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We present applications of splay trees to two topics in data compression. First is a variant of the movetofront (mtf) data compression (of Bentley,Sleator Tarjan and Wei) algorithm, where we introduce secondary list(s). This seems to capture higherorder correlations. An implementation of this algorithm with SleatorTarjan splay trees runs in time (provably) proportional to the entropy of the input sequence. When tested on some telephony data, compression ratio and run time showed significant improvements over original mtfalgorithm, making it competitive or better than popular programs. For stationary ergodic sources, we analyse the compression and output distribution of the original mtfalgorithm, which suggests why the secondary list is appropriate to introduce. We also derive analytical upper bounds on the average codeword length in terms of stochastic parameters of the source. Secondly, we consider the compression (or coding) of source sequences where the codewords are required ...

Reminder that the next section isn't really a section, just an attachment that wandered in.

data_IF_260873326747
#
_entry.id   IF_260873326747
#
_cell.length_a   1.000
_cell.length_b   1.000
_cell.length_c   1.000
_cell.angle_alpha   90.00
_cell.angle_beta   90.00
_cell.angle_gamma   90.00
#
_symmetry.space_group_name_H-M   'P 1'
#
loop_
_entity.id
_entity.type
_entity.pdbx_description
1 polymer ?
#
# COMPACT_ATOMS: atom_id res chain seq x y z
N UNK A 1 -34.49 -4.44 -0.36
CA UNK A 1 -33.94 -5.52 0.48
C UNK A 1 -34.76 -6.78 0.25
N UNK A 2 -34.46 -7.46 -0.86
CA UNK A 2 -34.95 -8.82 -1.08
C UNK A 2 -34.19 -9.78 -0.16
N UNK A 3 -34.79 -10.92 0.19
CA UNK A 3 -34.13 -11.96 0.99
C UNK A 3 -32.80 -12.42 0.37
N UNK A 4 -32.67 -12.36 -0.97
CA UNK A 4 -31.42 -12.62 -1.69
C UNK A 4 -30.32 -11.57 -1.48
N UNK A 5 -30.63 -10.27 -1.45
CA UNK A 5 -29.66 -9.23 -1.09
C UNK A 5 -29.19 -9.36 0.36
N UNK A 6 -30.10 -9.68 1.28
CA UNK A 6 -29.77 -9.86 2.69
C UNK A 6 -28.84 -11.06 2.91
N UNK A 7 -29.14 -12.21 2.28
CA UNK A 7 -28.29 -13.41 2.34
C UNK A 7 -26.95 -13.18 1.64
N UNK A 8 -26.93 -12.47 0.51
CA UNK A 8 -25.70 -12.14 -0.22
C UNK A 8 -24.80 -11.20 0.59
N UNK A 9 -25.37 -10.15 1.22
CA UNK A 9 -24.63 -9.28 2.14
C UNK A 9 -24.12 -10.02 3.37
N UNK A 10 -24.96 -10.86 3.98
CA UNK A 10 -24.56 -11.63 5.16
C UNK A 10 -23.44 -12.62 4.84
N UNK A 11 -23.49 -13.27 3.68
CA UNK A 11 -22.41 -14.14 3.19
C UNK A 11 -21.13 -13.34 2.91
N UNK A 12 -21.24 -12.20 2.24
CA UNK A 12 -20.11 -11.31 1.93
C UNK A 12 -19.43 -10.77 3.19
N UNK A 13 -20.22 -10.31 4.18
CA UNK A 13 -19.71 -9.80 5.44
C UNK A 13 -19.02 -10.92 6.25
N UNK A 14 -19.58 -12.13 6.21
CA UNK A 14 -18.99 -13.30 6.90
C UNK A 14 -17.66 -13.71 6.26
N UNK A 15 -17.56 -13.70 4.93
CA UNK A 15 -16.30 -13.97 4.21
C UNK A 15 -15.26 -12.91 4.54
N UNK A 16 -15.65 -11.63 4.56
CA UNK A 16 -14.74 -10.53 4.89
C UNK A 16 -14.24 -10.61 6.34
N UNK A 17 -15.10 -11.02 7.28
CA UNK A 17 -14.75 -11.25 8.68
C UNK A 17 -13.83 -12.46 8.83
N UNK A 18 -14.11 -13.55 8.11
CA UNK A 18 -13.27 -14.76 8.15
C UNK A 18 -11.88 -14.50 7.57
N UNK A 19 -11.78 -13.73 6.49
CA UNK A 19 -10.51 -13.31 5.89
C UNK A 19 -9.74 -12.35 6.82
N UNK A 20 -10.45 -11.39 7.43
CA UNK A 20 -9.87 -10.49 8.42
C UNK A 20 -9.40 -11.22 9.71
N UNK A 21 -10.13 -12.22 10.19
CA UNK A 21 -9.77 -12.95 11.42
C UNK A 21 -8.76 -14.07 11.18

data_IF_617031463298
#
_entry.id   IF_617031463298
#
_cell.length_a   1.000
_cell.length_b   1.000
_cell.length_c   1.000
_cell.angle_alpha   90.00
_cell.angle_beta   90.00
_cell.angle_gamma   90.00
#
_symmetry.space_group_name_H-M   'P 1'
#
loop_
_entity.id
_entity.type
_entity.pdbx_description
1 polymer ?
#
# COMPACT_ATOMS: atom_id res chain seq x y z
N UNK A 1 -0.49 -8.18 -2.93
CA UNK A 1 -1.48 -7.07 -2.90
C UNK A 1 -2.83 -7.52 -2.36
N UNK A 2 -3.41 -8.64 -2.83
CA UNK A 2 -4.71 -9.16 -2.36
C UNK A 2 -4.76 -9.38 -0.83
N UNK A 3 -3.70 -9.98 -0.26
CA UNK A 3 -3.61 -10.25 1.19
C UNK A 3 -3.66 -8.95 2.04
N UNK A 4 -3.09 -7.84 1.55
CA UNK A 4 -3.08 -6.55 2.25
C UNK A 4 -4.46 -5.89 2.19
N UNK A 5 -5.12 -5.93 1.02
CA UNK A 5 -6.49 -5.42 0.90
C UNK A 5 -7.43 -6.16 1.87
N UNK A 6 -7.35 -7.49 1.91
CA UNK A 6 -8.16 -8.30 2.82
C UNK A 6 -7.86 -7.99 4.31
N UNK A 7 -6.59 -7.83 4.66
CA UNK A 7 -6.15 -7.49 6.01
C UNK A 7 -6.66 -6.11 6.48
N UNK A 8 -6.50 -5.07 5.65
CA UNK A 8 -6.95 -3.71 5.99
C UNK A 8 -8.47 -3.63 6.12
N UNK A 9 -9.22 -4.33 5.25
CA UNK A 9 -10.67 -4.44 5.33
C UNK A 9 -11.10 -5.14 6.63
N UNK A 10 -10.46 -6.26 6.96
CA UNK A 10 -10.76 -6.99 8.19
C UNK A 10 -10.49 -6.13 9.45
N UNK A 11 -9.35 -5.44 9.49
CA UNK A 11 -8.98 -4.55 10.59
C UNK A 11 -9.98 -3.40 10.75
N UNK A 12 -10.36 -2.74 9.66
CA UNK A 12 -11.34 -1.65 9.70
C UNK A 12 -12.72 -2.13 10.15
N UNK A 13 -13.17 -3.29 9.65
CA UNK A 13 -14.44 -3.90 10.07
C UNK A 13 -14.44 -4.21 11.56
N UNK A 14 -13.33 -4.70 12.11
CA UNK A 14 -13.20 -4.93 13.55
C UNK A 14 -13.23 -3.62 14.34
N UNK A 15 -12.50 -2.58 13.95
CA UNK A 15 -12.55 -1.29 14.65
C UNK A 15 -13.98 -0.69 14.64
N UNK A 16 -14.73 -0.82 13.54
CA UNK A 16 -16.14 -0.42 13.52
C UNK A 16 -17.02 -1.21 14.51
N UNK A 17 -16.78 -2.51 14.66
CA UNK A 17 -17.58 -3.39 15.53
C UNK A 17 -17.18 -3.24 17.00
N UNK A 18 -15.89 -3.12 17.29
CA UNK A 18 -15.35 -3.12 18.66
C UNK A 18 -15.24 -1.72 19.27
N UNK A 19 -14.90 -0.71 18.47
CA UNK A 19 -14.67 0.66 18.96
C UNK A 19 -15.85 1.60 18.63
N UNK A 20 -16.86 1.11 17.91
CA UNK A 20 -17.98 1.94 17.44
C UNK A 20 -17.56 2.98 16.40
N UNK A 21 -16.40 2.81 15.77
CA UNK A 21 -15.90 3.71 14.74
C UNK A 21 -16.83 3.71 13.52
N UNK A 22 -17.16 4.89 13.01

Lossless Compression for Text and Images
 International Journal of High Speed Electronics and Systems
, 1995
"... Most data that is inherently discrete needs to be compressed in such a way that it can be recovered exactly, without any loss. Examples include text of all kinds, experimental results, and statistical databases. Other forms of data may need to be stored exactly, such as imagesparticularly bilevel ..."
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Most data that is inherently discrete needs to be compressed in such a way that it can be recovered exactly, without any loss. Examples include text of all kinds, experimental results, and statistical databases. Other forms of data may need to be stored exactly, such as imagesparticularly bilevel ones, or ones arising in medical and remotesensing applications, or ones that may be required to be certified true for legal reasons. Moreover, during the process of lossy compression, many occasions for lossless compression of coefficients or other information arise. This paper surveys techniques for lossless compression. The process of compression can be broken down into modeling and coding. We provide an extensive discussion of coding techniques, and then introduce methods of modeling that are appropriate for text and images. Standard methods used in popular utilities (in the case of text) and international standards (in the case of images) are described. Keywords Text compression, ima...